On Friday, President Biden signed H. J. Res. 100 into law, legislation that brings to resolution the labor dispute between railroad workers unions and the railroads. The bill, fast-tracked through Congress the week after Thanksgiving, heads off a strike that would have had a potentially disastrous impact on the economy.

The Bill

PPAI has been following the railroad labor dispute for several months and has voiced its support to Washington for a quick resolution. In September, both sides reached a tentative agreement based on terms proposed by a Presidential Emergency Board established by the White House in July.

  • The agreement included raises and bonuses for workers, and revised railroads’ rigid attendance policies. It did not meet rail workers’ sick leave requirements, a major sticking point in the negotiations.

The legislation to compel a resolution was introduced into the U.S. House of Representatives on November 29. It requires the parties in the dispute between certain railroads and labor organizations to accept the tentative labor agreement.

  • The House voted to approve the measure 290-137 on November 30.
  • The House introduced a second bill that would add seven days of paid sick leave to the tentative agreement. It passed 221-207.

The Senate took up both bills on December 1 with roll-call votes. Both received bipartisan support but only one passed the Senate.

  • H.J. Res. 100 passed 80-15.
  • H.Con.Res 119 – the 7-day paid sick leave bill – failed to pass. Senators voted 52-43 in favor of the legislation, but it needed 60 votes to go into effect.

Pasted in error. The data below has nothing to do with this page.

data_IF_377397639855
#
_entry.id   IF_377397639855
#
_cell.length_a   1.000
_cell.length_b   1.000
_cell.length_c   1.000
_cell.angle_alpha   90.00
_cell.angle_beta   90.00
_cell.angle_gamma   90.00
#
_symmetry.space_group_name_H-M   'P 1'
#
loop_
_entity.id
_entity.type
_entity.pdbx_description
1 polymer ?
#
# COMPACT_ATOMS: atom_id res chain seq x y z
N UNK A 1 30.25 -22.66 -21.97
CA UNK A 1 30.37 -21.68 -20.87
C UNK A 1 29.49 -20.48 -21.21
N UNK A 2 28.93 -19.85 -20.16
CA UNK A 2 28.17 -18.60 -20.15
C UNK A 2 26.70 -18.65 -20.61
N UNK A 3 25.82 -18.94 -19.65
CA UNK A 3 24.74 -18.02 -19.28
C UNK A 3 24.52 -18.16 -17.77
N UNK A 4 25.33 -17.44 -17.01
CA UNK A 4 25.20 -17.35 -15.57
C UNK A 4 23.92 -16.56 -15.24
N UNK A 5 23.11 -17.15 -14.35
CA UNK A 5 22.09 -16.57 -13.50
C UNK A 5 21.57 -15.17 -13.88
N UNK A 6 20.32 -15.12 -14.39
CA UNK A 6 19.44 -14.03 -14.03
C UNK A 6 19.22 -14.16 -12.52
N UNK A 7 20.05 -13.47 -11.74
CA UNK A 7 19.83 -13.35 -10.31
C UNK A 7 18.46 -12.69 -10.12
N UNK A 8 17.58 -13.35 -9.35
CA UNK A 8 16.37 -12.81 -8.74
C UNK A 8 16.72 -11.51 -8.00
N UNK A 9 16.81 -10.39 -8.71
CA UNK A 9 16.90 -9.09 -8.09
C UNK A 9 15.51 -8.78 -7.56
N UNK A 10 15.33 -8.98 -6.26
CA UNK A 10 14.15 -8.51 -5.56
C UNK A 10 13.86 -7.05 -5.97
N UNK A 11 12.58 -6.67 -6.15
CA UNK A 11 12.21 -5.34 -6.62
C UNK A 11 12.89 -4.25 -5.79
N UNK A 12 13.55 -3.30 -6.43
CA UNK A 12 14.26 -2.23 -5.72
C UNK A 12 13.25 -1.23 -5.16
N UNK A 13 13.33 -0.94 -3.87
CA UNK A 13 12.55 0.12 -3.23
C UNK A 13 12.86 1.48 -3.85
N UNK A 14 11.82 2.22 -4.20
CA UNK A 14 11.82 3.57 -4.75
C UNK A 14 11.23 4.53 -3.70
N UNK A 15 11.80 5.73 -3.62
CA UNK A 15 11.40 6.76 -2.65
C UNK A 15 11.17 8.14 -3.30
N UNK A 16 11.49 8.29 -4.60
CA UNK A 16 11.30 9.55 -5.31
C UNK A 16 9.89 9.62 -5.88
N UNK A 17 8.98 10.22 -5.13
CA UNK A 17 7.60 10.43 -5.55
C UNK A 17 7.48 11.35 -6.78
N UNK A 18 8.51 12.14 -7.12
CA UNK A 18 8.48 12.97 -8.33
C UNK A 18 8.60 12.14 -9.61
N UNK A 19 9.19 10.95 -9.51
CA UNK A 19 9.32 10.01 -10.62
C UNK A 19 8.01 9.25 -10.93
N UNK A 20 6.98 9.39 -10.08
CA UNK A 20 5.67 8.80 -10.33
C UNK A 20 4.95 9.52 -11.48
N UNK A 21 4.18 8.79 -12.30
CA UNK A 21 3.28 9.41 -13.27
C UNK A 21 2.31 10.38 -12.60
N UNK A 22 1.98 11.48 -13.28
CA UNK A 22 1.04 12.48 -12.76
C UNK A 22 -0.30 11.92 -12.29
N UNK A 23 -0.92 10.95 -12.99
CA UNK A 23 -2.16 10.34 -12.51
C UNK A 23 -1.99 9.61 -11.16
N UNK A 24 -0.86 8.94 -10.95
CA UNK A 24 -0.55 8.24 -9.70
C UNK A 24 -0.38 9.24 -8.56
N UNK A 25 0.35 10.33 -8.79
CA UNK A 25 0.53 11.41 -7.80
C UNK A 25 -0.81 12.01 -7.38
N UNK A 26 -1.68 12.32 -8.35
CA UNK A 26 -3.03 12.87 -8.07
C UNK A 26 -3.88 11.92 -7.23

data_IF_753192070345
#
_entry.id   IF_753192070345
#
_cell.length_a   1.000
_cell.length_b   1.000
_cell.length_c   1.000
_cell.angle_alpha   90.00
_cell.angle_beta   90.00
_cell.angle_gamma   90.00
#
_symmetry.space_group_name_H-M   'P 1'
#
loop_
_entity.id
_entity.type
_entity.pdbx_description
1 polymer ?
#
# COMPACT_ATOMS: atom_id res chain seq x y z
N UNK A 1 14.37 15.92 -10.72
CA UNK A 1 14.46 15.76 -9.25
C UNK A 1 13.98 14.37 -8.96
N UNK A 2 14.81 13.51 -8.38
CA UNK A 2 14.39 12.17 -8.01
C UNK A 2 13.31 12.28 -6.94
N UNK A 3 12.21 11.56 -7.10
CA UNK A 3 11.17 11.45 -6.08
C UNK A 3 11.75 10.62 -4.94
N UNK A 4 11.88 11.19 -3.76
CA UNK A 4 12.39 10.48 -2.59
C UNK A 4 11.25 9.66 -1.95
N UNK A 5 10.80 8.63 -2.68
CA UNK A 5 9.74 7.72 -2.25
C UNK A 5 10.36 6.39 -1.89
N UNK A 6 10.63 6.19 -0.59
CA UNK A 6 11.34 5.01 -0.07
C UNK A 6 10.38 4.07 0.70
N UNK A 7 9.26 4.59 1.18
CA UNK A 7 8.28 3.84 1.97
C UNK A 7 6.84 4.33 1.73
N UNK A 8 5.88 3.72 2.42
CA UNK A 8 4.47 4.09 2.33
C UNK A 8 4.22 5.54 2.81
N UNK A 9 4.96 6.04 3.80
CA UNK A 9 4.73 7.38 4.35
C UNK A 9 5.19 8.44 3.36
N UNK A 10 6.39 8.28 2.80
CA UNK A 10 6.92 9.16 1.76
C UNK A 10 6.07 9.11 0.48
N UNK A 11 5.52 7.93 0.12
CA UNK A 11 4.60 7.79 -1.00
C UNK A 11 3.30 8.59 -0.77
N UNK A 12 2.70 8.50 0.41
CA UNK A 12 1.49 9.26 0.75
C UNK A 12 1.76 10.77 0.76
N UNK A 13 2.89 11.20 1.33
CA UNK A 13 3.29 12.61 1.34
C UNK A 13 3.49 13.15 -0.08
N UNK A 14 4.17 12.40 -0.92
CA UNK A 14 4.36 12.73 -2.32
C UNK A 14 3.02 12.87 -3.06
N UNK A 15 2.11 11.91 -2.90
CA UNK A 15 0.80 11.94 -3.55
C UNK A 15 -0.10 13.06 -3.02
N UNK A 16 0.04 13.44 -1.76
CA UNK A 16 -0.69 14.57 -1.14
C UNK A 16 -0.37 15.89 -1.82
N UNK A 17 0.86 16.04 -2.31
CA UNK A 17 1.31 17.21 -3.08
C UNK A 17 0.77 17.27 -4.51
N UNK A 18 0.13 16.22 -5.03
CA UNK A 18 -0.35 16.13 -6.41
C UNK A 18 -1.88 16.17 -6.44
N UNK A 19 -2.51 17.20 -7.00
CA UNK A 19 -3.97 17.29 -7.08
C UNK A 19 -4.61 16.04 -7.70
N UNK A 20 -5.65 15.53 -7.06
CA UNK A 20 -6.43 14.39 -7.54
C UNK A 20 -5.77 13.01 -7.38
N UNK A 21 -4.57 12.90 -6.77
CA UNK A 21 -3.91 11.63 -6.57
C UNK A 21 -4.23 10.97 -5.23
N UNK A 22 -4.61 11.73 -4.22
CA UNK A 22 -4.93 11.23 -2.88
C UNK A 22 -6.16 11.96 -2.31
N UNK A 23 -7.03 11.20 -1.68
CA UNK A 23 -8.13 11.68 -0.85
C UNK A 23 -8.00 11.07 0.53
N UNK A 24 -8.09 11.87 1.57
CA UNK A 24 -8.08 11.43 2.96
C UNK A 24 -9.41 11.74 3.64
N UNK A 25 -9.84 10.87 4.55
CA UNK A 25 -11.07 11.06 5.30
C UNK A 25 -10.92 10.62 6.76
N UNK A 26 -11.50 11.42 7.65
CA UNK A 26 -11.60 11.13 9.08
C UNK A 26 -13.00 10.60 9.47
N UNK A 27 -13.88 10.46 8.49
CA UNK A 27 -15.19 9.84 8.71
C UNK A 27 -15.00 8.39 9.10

In Their Words

The bill’s passage by the Senate ensured that it would be signed into law prior to the strike deadline. In a statement following the Senate’s vote, President Biden said, “I want to thank Congressional leadership who supported the bill and the overwhelming majority of Senators and Representatives in both parties who voted to avert a rail shutdown. Congress’ decisive action ensures that we will avoid the impending, devastating economic consequences for workers, families, and communities across the country.

“I know that many in Congress shared my reluctance to override the union ratification procedures. But in this case, the consequences of a shutdown were just too great for working families all across the country.”

On December 1, the International Association of Sheet Metal, Air, Rail and Transportation Workers, one of the unions involved in the negotiations and whose members rejected the tentative agreement, also issued a statement following the Senate’s vote. It said, “As prescribed by the Commerce Clause of the U.S. Constitution, the SMART Transportation Division acknowledges the ability of Congress to legally impose the Tentative National Rail Agreement upon the operating-craft employees represented by the SMART-TD.

“Our efforts to improve the lives of our membership will continue during future negotiations, as well as in the regulatory and legislative process.”

On Thursday, the National Carriers’ Conference Committee (NCCC), which represents the nation’s freight railroads in national collective bargaining, published a press release following the Senate’s vote.

“The railroads value the vital contributions made each day by employees to keep our economy moving, and the service we provide to customers would not be possible without the dedicated efforts of the entire workforce,’ the NCCC release said. “We look forward to using these agreements as a springboard for further collaboration with our unions regarding opportunities to enhance rail careers, promote safety, support the environmentally friendly and efficient transport of freight, and strengthen our role as the backbone of the U.S. economy.”